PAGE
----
Tuesday, December 5th, 2017
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The author just before another war, in 1939

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During World War I, the 18-year-old Ernest Hemingway drove an ambulance in Italy for two months. Then he was wounded.”When you go to war as a boy you have a great illusion of immortality. Other people get killed; not you,” he wrote. “Then when you are badly wounded the first time you lose that illusion and you know it can happen to you.” He went to the Spanish Civil War as a journalist in 1937. Here’s what he had to say about war in A Farewell to Arms:.

“‘We won’t talk about losing. There is enough talk about losing. What has been done this summer cannot have been done in vain.’ I did not say anything. I was always embarrassed by the words sacred, glorious, and sacrifice and the expression in vain. We had heard them, on proclamations that were slapped up by billposters over other proclamations, now for a long time, and I had seen nothing sacred, and the things that were glorious had no glory and the sacrifices were like the stockyards at Chicago if nothing was done with the meat except to bury it. … Abstract words such as glory, honor, courage, or allow were obscene beside the concrete names of villages, the numbers of roads, the names of rivers, the numbers of regiments and the dates.”

First-ever major exhibition on Hemingway – and it even has his wartime “Dear John” letter.

Saturday, January 30th, 2016
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Ernest Hemingway: Between Two wars. Entrance to the exhibit. Morgan Library & Museum. Jan/ 2016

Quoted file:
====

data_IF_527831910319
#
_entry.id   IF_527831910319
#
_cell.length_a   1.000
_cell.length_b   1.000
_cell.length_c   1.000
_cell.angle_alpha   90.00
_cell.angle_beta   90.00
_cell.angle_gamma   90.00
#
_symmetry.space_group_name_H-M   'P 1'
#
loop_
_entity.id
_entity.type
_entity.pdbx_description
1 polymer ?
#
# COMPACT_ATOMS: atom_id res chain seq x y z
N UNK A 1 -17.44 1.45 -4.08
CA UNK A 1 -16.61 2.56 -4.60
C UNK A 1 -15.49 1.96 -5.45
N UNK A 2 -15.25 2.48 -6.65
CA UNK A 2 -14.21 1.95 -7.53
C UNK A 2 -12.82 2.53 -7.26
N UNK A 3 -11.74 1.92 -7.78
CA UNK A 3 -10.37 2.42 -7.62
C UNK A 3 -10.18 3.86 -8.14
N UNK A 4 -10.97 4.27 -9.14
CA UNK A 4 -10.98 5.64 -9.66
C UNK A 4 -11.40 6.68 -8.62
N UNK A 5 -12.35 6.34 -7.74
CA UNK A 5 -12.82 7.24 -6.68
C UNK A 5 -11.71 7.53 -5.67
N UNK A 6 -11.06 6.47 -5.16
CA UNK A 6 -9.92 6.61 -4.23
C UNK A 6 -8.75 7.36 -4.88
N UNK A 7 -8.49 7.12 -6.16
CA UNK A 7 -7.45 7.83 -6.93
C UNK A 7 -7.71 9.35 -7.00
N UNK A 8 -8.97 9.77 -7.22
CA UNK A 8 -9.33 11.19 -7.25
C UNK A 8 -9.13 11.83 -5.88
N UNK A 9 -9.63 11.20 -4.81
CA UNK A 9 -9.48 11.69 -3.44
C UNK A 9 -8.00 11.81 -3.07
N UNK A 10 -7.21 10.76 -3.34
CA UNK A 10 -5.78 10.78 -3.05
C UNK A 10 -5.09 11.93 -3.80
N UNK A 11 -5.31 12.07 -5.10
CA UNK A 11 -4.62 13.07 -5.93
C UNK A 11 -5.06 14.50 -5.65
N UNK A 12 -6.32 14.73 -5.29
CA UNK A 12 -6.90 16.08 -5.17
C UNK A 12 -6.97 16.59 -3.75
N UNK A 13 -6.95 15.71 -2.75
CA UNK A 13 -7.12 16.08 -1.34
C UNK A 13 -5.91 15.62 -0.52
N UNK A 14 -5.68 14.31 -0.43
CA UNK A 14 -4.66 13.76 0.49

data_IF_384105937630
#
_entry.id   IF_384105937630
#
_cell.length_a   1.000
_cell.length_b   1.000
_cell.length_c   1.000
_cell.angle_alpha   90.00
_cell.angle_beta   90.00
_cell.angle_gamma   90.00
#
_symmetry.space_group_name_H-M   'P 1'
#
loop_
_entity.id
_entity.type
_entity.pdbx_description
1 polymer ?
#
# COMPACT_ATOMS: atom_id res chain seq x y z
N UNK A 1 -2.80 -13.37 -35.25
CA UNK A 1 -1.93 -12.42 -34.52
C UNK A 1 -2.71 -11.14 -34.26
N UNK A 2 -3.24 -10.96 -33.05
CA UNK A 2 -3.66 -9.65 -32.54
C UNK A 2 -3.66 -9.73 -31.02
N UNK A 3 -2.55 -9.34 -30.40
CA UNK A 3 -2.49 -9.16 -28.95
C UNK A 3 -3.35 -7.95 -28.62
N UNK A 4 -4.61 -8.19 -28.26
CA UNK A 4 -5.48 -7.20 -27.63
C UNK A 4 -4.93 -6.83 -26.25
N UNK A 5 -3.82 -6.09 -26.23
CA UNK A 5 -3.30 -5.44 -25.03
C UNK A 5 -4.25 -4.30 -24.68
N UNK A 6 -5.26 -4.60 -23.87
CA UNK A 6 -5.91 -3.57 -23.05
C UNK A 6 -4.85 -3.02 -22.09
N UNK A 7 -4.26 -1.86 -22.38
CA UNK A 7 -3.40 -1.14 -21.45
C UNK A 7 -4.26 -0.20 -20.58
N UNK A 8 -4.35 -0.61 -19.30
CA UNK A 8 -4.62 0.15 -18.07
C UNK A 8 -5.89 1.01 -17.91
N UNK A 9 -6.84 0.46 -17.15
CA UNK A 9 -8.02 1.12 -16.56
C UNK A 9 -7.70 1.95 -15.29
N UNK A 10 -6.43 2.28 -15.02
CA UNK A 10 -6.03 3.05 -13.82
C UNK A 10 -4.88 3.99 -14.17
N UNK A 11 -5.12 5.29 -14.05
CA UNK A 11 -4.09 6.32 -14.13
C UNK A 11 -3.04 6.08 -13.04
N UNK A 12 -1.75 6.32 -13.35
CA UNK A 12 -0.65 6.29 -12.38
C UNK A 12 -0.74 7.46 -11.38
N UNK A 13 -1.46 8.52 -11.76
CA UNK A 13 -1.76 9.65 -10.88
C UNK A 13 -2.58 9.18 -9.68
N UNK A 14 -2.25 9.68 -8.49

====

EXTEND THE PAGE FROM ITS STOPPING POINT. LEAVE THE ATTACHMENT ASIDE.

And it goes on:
Entrance to the exhibition. (Photograph: Zygmunt Malinowski)

From our roving New York City correspondent, photographer Zygmunt Malinowski filing from … Hawaii! You can read more of his posts here and here and here and here. Meanwhile:

When he was nineteen, young Ernest Hemingway enlisted as a Red Cross ambulance driver on the Italian front during World War I. Within a month, he was severely injured with shrapnel wounds to his legs. Notwithstanding his trauma, he helped other soldiers to safety first and so was awarded medal for bravery.

Hemmingway

In Milan, 1918. (Photograph Collection. John F. Kennedy Presidential Library and Museum)

The story behind the exhibition “Ernest Hemingway: Between Two Wars” begins about then. His personal letters (including his 1920s Paris letters correspondence with Gertrude Stein, F. Scott Fitzgerald, and Sylvia Beach), partial drafts of manuscripts, first edition books, and photographs can be found at New York City’s Morgan Library and Museum, located near Grand Central Station. It is in the first major exhibition ever for Hemingway (1899–1961), one of the major American writers of the twentieth century.